in being idle, and soon find no pleasure till his work is done. The
slovenly child will become uneasy under a dirty skin, and the
thoughtless one in being behind his time. Common integrity we may
suppose to be a matter of course in a household like this; and, as every
virtuous faculty naturally advances "from strength to strength," we may
hope that the abode will be blessed, as the children grow up, with a
very uncommon integrity.

Though the parent will avoid making the child unnecessarily conscious of
its own conscience, she (for this is chiefly the mother's business) will
remember that her child has his difficulties and perplexities about the
working of this, as of all his other imperfectly trained powers; and she
will lay herself open to his confidence. Sometimes he is not clear what
he ought to do: sometimes he feels himself too weak to do it: sometimes
he is miserable because he has done wrong: and then again, he and some
one else may differ as to whether he has done wrong or right. And again,
he may have seen something in other people's conduct which shocks, or
puzzles, or delights him. Oh! let the mother throw open her heart to
confidences like these! Let her be sure that the moments of such
confidence are golden moments, for which a mother may be more thankful
than for anything else she can ever receive from her child. Let it be
her care that every child has opportunity to speak freely and privately
to her of such things. Some mothers make it a practice to go themselves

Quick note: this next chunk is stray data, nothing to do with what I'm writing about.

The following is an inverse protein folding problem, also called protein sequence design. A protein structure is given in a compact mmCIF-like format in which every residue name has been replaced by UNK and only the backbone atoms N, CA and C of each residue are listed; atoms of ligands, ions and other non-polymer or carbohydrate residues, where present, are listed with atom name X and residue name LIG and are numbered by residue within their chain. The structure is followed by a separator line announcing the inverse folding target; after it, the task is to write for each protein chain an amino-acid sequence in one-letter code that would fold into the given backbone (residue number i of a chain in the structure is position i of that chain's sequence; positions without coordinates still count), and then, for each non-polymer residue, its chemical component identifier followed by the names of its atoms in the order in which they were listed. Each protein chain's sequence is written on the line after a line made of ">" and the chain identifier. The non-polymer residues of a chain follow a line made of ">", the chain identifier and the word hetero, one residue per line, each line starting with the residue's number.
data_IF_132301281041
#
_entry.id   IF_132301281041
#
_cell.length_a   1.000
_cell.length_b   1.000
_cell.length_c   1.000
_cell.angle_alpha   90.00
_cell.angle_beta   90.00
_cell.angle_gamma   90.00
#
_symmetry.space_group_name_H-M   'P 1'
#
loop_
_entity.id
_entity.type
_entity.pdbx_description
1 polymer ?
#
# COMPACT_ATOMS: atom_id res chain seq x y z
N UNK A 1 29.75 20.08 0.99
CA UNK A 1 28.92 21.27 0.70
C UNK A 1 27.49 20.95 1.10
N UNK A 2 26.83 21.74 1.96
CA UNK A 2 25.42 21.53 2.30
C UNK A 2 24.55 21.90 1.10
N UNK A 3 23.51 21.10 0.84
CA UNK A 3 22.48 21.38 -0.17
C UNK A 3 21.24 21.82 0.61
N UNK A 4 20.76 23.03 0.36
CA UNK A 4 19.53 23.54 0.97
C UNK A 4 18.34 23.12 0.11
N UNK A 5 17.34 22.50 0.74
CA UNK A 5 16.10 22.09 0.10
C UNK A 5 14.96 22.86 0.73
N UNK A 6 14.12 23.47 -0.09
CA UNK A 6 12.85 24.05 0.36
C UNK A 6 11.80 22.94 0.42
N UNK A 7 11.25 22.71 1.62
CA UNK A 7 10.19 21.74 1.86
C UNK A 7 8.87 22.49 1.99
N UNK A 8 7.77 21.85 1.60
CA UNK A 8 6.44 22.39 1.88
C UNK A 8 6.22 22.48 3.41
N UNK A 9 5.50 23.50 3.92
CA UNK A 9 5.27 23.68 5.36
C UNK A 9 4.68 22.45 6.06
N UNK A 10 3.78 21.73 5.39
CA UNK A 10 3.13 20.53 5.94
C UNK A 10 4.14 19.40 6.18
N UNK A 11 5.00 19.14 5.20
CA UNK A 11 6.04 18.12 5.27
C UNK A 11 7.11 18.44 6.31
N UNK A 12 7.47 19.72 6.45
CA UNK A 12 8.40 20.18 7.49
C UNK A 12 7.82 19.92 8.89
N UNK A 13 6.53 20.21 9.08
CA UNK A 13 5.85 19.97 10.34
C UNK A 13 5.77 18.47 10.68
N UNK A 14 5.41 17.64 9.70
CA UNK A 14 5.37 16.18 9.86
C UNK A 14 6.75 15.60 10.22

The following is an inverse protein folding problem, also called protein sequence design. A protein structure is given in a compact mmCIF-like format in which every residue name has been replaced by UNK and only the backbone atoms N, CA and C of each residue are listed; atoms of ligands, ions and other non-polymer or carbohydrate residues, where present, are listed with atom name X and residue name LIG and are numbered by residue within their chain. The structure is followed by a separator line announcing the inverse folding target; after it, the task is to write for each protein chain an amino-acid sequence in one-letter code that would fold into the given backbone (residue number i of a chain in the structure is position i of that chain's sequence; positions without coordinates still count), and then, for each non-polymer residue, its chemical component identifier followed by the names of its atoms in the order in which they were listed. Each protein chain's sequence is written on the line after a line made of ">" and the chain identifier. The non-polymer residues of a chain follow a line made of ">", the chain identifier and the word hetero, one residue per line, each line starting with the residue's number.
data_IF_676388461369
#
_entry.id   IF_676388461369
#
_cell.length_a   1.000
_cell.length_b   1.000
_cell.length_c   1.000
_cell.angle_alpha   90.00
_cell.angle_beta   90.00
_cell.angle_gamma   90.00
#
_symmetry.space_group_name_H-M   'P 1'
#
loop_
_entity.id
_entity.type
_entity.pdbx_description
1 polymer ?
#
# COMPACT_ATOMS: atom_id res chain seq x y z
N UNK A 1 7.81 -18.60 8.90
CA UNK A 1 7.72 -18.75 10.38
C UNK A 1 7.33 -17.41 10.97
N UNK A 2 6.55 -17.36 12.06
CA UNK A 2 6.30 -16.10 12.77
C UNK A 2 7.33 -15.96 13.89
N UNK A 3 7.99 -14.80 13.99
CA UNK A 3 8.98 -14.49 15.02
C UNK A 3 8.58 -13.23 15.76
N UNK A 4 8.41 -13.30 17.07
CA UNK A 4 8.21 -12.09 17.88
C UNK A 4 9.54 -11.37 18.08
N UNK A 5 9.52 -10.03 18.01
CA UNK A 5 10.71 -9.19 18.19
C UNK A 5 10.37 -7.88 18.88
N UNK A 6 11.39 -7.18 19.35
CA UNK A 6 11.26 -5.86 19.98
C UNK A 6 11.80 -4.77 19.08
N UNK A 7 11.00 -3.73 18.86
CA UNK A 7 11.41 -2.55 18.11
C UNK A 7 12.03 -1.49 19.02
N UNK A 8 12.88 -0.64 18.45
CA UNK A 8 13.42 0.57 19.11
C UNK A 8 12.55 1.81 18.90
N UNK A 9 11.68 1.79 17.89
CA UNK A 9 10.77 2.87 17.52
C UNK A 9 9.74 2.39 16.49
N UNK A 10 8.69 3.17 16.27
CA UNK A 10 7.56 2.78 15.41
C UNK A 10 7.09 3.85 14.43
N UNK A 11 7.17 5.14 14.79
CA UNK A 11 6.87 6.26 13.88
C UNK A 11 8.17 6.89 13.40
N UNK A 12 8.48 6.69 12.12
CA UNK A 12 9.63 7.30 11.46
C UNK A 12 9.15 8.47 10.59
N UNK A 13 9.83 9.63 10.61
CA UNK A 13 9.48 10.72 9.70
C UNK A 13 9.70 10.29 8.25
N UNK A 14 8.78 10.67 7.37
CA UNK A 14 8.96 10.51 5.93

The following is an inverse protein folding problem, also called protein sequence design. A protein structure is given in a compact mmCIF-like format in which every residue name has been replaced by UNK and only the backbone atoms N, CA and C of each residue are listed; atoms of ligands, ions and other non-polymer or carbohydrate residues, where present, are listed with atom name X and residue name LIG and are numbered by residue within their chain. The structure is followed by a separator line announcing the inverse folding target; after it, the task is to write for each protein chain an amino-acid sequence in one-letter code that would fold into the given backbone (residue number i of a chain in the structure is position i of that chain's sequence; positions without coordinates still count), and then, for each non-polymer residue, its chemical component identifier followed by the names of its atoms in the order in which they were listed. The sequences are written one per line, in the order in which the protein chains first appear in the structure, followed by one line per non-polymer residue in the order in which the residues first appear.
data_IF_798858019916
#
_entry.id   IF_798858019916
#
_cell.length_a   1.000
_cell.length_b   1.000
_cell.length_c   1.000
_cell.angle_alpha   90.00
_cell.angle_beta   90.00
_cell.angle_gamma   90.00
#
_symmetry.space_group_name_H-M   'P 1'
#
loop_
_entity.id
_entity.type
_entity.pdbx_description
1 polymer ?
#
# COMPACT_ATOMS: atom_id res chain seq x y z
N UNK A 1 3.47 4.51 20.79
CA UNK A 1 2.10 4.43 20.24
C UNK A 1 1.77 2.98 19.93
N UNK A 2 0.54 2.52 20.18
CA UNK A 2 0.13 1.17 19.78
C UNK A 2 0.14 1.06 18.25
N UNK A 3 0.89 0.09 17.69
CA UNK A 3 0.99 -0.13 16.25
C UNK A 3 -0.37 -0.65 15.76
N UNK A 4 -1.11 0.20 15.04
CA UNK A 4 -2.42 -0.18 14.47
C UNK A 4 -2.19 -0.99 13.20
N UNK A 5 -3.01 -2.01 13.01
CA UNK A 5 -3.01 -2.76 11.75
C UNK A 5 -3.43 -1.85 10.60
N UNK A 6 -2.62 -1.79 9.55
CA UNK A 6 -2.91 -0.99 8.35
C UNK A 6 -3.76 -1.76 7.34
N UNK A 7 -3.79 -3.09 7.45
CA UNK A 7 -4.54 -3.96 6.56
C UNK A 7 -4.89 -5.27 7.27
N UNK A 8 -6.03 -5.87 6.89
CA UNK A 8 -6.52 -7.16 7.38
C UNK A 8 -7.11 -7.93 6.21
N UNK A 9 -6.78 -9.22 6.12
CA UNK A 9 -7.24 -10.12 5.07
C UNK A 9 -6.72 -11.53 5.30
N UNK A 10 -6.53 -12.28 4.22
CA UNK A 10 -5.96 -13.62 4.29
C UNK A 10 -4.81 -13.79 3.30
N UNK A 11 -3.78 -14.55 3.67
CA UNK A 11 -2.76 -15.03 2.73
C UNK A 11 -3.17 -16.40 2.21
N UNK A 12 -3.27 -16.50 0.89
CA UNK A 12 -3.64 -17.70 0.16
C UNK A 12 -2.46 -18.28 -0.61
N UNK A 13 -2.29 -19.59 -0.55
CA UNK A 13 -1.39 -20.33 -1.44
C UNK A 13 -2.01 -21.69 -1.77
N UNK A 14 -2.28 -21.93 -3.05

to fetch the candle when the children are in bed; and then, if wanted,
they stay a few minutes, and hear any confessions, or difficulties, and
receive any disclosures, of which the little mind may wish to disburden
itself before the hour of sleep. Whether then or at another time, it is
well worth pondering what a few minutes of serious consultation may do
in enlightening and rousing or calming the conscience,--in rectifying
and cherishing the moral life. It may be owing to such moments as these
that humiliation is raised into humility, apathy into moral enterprise,
pride into awe, and scornful blame into Christian pity. Happy is the
mother who can use such moments as she ought!

There remains, after all, the dread and wonder what such children are to
think and do when they must come to know what is the average
conscientiousness of the world. This is a subject of fear and pain to
most good parents. But they must consider that their children will not
see the world as they do all at once:--not till they have learned, like
their parents, to allow for, and account for, what happens in the world.
The innocent and the upright put a good construction on as much as
possible of what they see; and are often more right in this than their
clearer-sighted elders who know more of the tendencies of things. The
shock will not come all at once. They hear now of broken contracts,
dishonest bargains, venal elections, mercenary marriages, and, perhaps,
profligate seductions. They know that there are drunkards, and cheats,
and hypocrites, and cruel brutes, in society: and these things hardly